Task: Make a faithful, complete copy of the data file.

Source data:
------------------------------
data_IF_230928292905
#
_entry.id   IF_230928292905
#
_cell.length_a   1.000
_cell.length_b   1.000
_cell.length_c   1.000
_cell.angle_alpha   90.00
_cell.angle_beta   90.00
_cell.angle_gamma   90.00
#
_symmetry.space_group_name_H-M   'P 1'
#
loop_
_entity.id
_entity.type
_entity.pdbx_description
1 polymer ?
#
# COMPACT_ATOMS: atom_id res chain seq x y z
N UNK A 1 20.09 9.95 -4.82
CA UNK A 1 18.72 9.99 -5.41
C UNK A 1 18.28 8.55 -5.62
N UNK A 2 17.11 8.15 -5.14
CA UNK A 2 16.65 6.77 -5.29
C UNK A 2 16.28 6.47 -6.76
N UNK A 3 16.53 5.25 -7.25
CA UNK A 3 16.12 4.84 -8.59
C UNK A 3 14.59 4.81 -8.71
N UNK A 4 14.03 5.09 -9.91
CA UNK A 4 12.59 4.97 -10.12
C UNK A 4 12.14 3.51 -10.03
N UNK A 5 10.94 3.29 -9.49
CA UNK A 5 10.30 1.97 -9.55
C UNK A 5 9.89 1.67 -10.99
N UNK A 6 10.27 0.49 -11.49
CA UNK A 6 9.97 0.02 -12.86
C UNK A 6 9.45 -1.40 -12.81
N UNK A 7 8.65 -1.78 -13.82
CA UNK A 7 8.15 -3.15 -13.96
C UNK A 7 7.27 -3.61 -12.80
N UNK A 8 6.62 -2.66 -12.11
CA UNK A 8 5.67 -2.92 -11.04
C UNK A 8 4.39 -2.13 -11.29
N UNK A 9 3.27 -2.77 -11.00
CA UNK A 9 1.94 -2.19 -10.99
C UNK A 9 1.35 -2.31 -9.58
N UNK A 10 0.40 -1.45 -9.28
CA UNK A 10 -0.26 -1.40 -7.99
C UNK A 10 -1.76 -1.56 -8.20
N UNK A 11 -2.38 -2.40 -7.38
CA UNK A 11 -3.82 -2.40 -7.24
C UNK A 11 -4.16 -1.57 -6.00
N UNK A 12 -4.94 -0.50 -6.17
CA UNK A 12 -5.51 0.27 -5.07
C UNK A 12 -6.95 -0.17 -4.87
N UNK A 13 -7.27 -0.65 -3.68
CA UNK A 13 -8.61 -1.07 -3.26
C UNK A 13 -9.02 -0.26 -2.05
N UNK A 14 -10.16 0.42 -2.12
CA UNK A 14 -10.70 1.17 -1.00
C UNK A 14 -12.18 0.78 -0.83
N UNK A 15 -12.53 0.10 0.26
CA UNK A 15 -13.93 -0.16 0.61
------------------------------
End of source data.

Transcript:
data_IF_230928292905
#
_entry.id   IF_230928292905
#
_cell.length_a   1.000
_cell.length_b   1.000
_cell.length_c   1.000
_cell.angle_alpha   90.00
_cell.angle_beta   90.00
_cell.angle_gamma   90.00
#
_symmetry.space_group_name_H-M   'P 1'
#
loop_
_entity.id
_entity.type
_entity.pdbx_description
1 polymer ?
#
# COMPACT_ATOMS: atom_id res chain seq x y z
N UNK A 1 20.09 9.95 -4.82
CA UNK A 1 18.72 9.99 -5.41
C UNK A 1 18.28 8.55 -5.62
N UNK A 2 17.11 8.15 -5.14
CA UNK A 2 16.65 6.77 -5.29
C UNK A 2 16.28 6.47 -6.76
N UNK A 3 16.53 5.25 -7.25
CA UNK A 3 16.12 4.84 -8.59
C UNK A 3 14.59 4.81 -8.71
N UNK A 4 14.03 5.09 -9.91
CA UNK A 4 12.59 4.97 -10.12
C UNK A 4 12.14 3.51 -10.03
N UNK A 5 10.94 3.29 -9.49
CA UNK A 5 10.30 1.97 -9.55
C UNK A 5 9.89 1.67 -10.99
N UNK A 6 10.27 0.49 -11.49
CA UNK A 6 9.97 0.02 -12.86
C UNK A 6 9.45 -1.40 -12.81
N UNK A 7 8.65 -1.78 -13.82
CA UNK A 7 8.15 -3.15 -13.96
C UNK A 7 7.27 -3.61 -12.80
N UNK A 8 6.62 -2.66 -12.11
CA UNK A 8 5.67 -2.92 -11.04
C UNK A 8 4.39 -2.13 -11.29
N UNK A 9 3.27 -2.77 -11.00
CA UNK A 9 1.94 -2.19 -10.99
C UNK A 9 1.35 -2.31 -9.58
N UNK A 10 0.40 -1.45 -9.28
CA UNK A 10 -0.26 -1.40 -7.99
C UNK A 10 -1.76 -1.56 -8.20
N UNK A 11 -2.38 -2.40 -7.38
CA UNK A 11 -3.82 -2.40 -7.24
C UNK A 11 -4.16 -1.57 -6.00
N UNK A 12 -4.94 -0.50 -6.17
CA UNK A 12 -5.51 0.27 -5.07
C UNK A 12 -6.95 -0.17 -4.87
N UNK A 13 -7.27 -0.65 -3.68
CA UNK A 13 -8.61 -1.07 -3.26
C UNK A 13 -9.02 -0.26 -2.05
N UNK A 14 -10.16 0.42 -2.12
CA UNK A 14 -10.70 1.17 -1.00
C UNK A 14 -12.18 0.78 -0.83
N UNK A 15 -12.53 0.10 0.26
CA UNK A 15 -13.93 -0.16 0.61